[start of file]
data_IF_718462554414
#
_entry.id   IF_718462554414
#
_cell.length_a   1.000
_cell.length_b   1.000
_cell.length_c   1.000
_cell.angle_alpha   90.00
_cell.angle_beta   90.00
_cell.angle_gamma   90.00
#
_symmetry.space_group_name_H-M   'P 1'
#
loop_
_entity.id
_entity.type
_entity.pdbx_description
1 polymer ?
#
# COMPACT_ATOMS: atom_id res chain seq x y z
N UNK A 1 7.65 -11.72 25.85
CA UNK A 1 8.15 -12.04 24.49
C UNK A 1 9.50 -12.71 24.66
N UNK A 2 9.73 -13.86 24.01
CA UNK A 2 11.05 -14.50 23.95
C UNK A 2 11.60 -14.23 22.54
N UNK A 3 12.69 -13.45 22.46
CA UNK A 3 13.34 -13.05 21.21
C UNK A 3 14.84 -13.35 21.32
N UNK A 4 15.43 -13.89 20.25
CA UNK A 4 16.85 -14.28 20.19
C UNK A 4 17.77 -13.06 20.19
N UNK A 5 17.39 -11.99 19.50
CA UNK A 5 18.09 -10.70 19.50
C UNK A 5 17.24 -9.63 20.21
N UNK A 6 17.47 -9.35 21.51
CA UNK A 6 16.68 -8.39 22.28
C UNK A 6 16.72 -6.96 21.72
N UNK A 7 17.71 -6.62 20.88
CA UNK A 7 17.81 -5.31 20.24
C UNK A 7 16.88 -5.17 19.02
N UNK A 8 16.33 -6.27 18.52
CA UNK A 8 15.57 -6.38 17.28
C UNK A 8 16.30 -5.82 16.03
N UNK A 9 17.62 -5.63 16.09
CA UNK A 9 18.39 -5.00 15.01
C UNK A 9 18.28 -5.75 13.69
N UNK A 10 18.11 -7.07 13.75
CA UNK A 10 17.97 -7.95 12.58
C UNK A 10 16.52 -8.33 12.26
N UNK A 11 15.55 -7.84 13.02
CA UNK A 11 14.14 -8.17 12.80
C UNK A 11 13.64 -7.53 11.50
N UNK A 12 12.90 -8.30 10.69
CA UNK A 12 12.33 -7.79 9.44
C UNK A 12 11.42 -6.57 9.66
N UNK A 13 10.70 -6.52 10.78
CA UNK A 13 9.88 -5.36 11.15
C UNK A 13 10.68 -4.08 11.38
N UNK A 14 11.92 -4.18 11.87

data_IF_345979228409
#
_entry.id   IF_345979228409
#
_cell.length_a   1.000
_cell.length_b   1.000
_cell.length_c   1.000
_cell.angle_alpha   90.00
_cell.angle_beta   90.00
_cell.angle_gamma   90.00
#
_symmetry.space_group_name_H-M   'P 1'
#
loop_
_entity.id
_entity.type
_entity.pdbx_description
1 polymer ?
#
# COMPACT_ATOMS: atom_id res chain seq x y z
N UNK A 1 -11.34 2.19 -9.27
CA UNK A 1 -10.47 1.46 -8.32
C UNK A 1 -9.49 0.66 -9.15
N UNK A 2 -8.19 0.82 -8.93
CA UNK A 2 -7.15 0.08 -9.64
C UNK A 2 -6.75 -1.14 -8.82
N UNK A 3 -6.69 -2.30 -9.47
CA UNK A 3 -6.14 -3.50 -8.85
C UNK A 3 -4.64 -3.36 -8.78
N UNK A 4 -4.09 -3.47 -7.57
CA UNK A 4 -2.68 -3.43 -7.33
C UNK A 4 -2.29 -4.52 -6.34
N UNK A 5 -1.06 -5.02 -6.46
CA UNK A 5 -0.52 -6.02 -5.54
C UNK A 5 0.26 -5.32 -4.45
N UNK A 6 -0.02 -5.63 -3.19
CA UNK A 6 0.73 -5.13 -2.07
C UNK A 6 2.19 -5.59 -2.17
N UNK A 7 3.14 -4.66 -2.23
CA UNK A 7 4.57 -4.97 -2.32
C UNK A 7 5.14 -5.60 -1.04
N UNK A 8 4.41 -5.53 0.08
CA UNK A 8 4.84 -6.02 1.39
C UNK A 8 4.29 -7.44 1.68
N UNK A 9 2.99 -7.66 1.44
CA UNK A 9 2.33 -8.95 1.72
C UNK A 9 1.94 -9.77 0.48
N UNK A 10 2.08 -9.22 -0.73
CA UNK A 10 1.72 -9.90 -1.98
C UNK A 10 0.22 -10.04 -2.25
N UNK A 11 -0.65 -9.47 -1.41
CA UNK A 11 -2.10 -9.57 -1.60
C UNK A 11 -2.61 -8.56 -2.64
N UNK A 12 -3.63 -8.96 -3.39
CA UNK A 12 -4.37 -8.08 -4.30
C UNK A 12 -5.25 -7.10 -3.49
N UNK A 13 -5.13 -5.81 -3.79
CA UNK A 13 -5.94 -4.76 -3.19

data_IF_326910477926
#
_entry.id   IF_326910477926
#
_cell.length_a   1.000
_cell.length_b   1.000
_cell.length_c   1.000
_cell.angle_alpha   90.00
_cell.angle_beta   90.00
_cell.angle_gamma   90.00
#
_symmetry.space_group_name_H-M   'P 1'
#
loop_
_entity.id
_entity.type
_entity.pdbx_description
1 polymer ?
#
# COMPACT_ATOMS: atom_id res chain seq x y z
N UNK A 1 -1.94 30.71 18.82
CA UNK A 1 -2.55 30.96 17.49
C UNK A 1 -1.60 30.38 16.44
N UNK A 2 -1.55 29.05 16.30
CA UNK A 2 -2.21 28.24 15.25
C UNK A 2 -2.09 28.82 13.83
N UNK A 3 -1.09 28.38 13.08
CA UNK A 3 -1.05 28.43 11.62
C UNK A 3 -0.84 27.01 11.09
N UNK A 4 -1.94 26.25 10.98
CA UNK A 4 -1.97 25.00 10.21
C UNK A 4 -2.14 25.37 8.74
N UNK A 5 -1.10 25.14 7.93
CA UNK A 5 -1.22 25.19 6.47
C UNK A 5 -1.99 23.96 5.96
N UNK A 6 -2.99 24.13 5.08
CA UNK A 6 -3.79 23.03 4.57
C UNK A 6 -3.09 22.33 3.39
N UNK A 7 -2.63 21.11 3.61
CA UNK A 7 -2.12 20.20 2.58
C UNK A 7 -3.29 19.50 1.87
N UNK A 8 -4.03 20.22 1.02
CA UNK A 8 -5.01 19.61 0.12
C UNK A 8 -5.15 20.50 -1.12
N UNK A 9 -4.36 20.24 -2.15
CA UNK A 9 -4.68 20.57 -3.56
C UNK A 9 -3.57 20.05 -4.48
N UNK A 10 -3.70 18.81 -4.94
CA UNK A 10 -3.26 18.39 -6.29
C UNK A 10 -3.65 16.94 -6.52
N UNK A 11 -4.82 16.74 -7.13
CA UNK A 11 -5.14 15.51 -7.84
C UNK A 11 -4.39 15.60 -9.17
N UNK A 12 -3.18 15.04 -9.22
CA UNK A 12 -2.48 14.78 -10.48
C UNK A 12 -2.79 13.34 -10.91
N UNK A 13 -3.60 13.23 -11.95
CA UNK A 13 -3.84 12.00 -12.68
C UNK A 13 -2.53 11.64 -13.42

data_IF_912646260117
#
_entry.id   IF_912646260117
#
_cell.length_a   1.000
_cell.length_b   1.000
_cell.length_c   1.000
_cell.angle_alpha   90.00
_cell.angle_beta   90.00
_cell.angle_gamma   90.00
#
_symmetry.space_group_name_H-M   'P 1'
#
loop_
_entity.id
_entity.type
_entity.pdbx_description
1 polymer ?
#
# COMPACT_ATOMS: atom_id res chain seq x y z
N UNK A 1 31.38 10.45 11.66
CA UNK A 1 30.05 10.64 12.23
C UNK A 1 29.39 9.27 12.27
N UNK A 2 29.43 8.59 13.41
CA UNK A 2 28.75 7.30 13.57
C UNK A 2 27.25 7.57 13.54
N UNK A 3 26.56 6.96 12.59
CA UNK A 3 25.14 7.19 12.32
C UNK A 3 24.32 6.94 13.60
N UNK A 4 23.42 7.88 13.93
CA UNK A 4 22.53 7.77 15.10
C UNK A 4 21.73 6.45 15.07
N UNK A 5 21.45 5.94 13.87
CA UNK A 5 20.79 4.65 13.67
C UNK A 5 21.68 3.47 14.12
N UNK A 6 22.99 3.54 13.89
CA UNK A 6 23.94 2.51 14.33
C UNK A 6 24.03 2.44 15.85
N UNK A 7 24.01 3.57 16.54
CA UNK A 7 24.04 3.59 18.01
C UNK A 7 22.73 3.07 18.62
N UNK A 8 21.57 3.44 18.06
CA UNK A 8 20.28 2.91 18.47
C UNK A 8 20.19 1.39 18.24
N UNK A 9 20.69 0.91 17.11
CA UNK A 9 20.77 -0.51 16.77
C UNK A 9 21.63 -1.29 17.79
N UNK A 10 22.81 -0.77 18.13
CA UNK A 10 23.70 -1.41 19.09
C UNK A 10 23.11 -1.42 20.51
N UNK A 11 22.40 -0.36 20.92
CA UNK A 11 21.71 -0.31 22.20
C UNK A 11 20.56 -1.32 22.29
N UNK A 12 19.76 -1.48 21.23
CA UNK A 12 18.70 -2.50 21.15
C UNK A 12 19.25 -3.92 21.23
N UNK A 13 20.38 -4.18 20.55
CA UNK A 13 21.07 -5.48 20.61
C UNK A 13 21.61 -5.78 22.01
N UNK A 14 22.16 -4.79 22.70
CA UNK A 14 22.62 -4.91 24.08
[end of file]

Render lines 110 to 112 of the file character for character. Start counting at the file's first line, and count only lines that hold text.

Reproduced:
C UNK A 10 0.22 -10.04 -2.25
N UNK A 11 -0.65 -9.47 -1.41
CA UNK A 11 -2.10 -9.57 -1.60